10
1023 LocalSolver Let’s go inside

11
1123 Car Sequencing AB A A B B A A ABC C C A A B B C C Scheduling cars on a production line Objective = distributing options E.g. : at most 2 sun-roofs in any sequence of 5 cars («P/Q») measure: in each window of length 5, penalty based on overcapacities = max(n-2,0) with n the number of sun-roofs. A class is a set of identical cars Her with 3 options A, B and C: AB is the class of cars featuring options A and B

12
1223 Model X[c in 1..nbClasses][p in 1..nbPositions] <- bool(); for[c in 1..nbClasses] constraint sum[p in 1..nbPositions](X[c][p]) == card[c]; for[p in 1..nbPositions] constraint sum[c in 1..nbClasses](X[c][p]) == 1; op[o in 1..nbOptions][p in 1..nbPositions] <- or[c in 1..nbClasses : options[c][o]](X[c][p]); nbVehicles[o in 1..nbOptions][j in 1..nbPositions-Q[o]+1] <- sum[k in 1..Q[o]](op[o][j+k-1]); violations[o in 1..nbOptions][j in 1..nbPositions-Q[o]+1] <- max(nbVehicles[o][j] - P[o], 0 ); obj<- sum[o in 1..nbOptions][p in 1..nbPositions-Q[o]+1](violations[o][p]); minimize obj; X[c in 1..nbClasses][p in 1..nbPositions] <- bool(); for[c in 1..nbClasses] constraint sum[p in 1..nbPositions](X[c][p]) == card[c]; for[p in 1..nbPositions] constraint sum[c in 1..nbClasses](X[c][p]) == 1; op[o in 1..nbOptions][p in 1..nbPositions] <- or[c in 1..nbClasses : options[c][o]](X[c][p]); nbVehicles[o in 1..nbOptions][j in 1..nbPositions-Q[o]+1] <- sum[k in 1..Q[o]](op[o][j+k-1]); violations[o in 1..nbOptions][j in 1..nbPositions-Q[o]+1] <- max(nbVehicles[o][j] - P[o], 0 ); obj<- sum[o in 1..nbOptions][p in 1..nbPositions-Q[o]+1](violations[o][p]); minimize obj; 2 x AB3 x A2 x BABC2 x C X cp = 1 The car in position p belongs to class c That’s all!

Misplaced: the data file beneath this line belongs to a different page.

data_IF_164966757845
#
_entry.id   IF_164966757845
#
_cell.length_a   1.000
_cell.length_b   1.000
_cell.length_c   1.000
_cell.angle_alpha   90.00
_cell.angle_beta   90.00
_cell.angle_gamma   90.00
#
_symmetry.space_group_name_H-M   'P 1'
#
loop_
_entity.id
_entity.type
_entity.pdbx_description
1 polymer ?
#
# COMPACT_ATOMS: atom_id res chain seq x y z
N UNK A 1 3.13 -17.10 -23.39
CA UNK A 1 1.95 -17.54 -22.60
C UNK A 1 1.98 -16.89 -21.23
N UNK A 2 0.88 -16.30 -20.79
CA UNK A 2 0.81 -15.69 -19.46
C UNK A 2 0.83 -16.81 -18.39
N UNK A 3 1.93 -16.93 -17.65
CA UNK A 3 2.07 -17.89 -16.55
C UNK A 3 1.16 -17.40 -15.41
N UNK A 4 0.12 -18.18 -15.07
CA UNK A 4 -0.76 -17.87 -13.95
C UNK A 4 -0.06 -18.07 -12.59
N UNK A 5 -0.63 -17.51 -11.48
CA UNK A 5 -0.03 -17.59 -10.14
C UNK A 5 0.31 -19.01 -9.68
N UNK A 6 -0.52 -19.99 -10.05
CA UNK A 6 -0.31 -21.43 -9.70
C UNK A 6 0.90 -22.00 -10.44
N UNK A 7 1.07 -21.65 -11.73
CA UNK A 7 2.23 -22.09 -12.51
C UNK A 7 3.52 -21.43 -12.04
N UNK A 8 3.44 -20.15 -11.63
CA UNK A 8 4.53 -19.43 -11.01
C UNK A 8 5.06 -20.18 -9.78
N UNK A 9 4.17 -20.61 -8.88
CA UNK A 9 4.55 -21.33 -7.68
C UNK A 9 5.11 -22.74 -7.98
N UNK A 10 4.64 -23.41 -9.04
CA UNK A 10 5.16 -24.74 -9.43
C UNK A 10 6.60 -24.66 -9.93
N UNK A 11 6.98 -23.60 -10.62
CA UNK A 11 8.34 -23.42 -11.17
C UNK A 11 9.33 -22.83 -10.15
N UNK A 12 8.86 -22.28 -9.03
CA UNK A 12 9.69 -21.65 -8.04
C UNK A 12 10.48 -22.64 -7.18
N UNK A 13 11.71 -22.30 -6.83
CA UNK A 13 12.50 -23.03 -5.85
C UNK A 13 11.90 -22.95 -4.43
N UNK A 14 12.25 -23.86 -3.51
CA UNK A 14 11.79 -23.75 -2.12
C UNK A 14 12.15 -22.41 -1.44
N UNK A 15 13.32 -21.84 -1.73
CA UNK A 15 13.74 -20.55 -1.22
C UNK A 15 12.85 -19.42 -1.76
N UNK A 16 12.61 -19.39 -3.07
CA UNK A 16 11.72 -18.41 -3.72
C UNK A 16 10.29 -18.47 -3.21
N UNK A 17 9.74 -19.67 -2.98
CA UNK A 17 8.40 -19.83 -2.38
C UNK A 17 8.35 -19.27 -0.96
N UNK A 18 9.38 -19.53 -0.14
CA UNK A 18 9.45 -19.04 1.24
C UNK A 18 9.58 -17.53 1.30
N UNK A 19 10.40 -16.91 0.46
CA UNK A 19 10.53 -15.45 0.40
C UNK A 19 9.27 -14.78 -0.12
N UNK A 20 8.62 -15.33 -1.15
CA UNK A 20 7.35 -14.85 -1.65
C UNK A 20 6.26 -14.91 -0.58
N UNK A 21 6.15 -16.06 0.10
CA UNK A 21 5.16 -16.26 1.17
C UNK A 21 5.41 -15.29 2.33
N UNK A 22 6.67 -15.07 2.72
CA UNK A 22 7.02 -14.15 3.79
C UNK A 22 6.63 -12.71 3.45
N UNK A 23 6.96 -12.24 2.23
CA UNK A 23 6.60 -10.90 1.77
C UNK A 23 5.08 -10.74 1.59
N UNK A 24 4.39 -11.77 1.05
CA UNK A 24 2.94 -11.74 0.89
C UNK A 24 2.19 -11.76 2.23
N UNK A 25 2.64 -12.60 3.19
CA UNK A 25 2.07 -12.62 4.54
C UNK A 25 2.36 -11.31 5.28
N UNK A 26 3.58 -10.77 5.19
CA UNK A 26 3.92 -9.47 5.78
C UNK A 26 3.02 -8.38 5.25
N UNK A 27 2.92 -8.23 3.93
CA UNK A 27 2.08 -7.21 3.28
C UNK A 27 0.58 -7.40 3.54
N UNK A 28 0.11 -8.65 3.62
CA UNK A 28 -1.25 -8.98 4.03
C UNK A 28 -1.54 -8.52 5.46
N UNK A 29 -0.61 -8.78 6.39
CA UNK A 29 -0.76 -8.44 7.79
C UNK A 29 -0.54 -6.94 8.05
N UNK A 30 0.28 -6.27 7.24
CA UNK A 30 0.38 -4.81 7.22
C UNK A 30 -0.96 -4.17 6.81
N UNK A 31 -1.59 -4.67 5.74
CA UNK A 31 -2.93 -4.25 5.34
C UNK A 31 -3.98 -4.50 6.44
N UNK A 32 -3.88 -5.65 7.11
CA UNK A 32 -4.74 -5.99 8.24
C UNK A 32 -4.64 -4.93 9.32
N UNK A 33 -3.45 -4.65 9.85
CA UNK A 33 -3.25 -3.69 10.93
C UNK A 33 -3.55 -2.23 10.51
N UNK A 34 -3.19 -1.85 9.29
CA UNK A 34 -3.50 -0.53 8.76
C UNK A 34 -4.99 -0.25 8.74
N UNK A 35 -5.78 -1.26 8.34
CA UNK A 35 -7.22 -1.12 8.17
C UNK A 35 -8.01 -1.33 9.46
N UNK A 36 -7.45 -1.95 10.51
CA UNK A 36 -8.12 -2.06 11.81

13
1323 Solving How does LocalSolver solves this model ? 1.Find an initial solution (here a random assignment of cars) 2.Apply generic moves

14
1423 Classical moves for Boolean Programming: “k-flips” Moves lead in majority to infeasible solutions Feasibility is hard to recover, implying a slow convergence Then no solver integrates an effective “pure local search” approach Our moves tend to preserve the feasibility Can be viewed as a destroy-and-repair approach Can be viewed as ejection chains in the constraint hypergraph Can be specific to special combinatorial structures (when detected) Small-neighborhood moves

15
1523 Solving AB A A B B A A ABC C C A A B B C C Key points : Simple changes will be eliminated after a few seconds since they fail systematically. The global search strategy is a randomized simulated annealing (parameterized) LocalSolver launches several concurrent search (the number of threads is a parameter) Some moves will be focused on windows with overcapacities Key points : Simple changes will be eliminated after a few seconds since they fail systematically. The global search strategy is a randomized simulated annealing (parameterized) LocalSolver launches several concurrent search (the number of threads is a parameter) Some moves will be focused on windows with overcapacities AB A A B B A A ABC C C A A B B C C Exchanges (2 cars) Exchanges involving 3 cars or more AB A A B B A A ABC C C A A B B C C Simple change Violated constraint ! (2 cars at the same position) Etc. How does LocalSolver solves this model ? 1.Find an initial solution (here a random assignment of cars) 2.Apply generic moves